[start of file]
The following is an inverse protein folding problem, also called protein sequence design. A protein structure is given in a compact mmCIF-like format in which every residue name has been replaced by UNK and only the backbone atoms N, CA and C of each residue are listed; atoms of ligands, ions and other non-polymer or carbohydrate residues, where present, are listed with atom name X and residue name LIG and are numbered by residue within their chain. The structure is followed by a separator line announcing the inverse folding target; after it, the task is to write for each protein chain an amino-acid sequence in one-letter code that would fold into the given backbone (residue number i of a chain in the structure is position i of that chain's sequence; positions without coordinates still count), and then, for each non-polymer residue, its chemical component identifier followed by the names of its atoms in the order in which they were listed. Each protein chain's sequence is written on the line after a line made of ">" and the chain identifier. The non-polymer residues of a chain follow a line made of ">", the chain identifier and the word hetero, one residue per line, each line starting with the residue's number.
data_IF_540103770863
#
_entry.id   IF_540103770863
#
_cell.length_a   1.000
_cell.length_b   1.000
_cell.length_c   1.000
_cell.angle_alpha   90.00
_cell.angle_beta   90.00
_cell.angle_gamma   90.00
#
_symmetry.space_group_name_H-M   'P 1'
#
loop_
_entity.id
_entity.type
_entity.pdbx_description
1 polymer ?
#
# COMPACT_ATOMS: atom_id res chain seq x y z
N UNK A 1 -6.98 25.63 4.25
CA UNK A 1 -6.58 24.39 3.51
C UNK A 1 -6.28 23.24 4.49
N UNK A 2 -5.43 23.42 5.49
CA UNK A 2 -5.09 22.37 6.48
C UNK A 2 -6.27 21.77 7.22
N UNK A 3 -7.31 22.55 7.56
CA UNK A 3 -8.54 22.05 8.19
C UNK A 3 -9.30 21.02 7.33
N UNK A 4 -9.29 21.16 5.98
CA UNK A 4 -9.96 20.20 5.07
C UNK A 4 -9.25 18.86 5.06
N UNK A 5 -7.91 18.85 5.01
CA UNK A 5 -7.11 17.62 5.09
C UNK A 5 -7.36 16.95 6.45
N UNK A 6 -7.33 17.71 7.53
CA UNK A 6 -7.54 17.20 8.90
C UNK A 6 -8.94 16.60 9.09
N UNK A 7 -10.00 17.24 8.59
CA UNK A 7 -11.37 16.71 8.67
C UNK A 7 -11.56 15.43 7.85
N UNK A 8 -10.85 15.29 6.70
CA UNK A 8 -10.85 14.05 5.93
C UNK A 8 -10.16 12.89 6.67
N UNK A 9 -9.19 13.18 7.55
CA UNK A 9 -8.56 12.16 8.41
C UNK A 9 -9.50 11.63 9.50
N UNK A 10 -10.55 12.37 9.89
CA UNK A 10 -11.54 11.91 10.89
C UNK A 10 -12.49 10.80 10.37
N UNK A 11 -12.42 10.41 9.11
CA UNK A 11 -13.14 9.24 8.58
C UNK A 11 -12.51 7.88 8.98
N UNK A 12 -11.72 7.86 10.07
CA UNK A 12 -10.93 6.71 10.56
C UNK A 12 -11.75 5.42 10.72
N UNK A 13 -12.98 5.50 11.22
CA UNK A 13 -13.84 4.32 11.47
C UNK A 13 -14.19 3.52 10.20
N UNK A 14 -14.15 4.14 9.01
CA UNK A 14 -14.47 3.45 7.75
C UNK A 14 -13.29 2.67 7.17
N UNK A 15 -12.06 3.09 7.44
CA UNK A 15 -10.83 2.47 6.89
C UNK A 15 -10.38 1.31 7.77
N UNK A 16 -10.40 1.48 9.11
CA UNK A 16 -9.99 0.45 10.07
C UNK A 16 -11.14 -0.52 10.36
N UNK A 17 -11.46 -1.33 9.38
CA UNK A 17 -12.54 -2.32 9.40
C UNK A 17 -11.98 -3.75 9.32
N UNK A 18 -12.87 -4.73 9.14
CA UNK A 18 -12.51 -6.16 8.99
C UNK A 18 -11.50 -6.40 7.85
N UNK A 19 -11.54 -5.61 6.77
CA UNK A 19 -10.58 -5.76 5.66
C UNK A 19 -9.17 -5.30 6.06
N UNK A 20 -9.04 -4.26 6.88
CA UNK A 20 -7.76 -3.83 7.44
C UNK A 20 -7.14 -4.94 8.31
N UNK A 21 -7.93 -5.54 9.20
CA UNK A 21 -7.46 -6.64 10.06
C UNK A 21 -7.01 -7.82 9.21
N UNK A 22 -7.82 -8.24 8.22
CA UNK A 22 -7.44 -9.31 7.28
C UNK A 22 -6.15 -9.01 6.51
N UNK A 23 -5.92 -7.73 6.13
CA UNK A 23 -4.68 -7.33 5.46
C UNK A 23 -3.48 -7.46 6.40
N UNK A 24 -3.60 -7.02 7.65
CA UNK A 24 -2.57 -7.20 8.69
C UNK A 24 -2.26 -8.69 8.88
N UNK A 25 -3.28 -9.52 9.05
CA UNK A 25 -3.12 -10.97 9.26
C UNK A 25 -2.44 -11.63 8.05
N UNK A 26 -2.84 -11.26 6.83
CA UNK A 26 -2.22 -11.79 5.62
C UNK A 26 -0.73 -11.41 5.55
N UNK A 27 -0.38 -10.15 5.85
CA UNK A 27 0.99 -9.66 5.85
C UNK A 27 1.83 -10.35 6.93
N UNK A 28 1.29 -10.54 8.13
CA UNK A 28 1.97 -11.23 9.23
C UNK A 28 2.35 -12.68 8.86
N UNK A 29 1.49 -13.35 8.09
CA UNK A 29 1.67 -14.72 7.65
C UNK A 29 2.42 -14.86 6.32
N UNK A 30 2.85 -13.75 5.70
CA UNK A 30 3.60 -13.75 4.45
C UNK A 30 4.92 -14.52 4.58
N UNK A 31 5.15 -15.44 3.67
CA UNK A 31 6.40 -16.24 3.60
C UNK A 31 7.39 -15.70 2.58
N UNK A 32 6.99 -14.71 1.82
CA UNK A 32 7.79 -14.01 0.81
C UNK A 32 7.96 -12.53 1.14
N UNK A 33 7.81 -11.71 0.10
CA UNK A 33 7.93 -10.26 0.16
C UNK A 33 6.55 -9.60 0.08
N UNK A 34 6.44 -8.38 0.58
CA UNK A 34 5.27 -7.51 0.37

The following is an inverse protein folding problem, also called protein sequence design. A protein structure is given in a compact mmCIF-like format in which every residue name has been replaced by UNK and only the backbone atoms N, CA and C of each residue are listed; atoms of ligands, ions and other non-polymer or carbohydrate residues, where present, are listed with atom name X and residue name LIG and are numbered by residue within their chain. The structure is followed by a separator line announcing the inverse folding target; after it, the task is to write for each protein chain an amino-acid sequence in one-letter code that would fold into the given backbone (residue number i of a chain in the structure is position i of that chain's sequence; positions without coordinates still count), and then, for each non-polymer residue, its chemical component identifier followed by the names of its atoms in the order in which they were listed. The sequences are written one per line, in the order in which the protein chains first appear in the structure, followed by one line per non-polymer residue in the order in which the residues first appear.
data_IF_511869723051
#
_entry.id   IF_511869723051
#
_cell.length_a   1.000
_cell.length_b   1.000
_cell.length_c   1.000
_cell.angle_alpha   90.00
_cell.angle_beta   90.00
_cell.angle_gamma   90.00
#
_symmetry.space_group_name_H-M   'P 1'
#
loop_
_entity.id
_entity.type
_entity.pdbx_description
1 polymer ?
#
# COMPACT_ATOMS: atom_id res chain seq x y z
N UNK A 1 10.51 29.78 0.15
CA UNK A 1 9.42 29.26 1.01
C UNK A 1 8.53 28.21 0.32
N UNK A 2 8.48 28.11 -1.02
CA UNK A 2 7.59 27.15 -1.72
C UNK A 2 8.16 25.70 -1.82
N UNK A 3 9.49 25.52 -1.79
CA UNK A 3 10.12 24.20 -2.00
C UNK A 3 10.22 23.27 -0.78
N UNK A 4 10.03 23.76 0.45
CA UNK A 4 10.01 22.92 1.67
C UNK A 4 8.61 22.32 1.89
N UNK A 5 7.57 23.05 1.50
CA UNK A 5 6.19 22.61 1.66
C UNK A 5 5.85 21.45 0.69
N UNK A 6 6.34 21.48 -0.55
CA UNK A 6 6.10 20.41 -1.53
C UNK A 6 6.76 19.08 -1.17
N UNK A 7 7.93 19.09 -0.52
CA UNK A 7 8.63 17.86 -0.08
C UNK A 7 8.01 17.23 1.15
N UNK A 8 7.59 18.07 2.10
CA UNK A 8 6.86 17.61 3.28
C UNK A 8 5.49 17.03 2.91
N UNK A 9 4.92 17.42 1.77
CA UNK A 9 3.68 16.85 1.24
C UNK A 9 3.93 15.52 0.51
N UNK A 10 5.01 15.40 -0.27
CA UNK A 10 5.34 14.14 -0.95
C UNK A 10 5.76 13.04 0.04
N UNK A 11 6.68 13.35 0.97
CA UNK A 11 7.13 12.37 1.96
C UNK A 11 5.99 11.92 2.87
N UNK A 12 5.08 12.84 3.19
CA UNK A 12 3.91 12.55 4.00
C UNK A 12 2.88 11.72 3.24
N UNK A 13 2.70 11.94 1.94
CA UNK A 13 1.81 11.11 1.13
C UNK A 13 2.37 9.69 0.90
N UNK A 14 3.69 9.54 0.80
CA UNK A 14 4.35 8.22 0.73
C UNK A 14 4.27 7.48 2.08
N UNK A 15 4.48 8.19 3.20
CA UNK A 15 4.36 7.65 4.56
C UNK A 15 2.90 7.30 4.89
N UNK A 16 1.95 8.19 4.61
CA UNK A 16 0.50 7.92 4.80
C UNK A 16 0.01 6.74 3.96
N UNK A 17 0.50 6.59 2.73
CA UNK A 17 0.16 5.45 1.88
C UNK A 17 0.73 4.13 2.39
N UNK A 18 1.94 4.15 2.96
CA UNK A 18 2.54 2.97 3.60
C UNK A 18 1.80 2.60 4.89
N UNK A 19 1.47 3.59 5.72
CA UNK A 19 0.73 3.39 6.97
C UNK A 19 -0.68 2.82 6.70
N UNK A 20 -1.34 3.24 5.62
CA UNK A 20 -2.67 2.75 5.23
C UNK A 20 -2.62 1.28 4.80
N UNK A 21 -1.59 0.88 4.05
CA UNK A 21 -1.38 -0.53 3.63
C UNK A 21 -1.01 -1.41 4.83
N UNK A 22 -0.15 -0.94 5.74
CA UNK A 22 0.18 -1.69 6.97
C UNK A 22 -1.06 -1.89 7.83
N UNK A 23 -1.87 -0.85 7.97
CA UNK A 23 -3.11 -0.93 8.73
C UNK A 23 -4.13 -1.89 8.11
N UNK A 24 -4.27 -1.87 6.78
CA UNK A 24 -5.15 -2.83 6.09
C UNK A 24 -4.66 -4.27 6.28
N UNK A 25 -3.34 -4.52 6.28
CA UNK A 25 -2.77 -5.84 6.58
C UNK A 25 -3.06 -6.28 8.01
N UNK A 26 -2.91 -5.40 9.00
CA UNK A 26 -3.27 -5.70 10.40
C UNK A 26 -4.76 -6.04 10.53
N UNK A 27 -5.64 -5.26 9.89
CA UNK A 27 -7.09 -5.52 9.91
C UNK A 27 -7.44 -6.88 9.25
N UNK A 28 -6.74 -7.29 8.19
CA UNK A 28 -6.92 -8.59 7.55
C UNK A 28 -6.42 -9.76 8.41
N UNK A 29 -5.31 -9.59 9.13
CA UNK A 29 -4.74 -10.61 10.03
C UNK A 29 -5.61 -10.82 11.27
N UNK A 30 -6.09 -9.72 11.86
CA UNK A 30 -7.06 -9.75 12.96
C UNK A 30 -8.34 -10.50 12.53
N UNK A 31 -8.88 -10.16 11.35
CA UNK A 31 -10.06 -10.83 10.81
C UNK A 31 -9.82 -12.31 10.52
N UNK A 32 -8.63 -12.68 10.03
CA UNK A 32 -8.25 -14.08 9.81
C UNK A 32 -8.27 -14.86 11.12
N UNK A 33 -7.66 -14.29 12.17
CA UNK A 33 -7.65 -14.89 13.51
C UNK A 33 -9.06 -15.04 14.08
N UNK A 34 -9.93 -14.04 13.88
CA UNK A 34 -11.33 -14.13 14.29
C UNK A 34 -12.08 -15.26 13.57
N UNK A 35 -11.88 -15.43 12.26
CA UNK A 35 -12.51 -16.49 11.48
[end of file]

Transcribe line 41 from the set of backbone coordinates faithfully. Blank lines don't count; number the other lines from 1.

CA UNK A 7 -11.37 16.71 8.67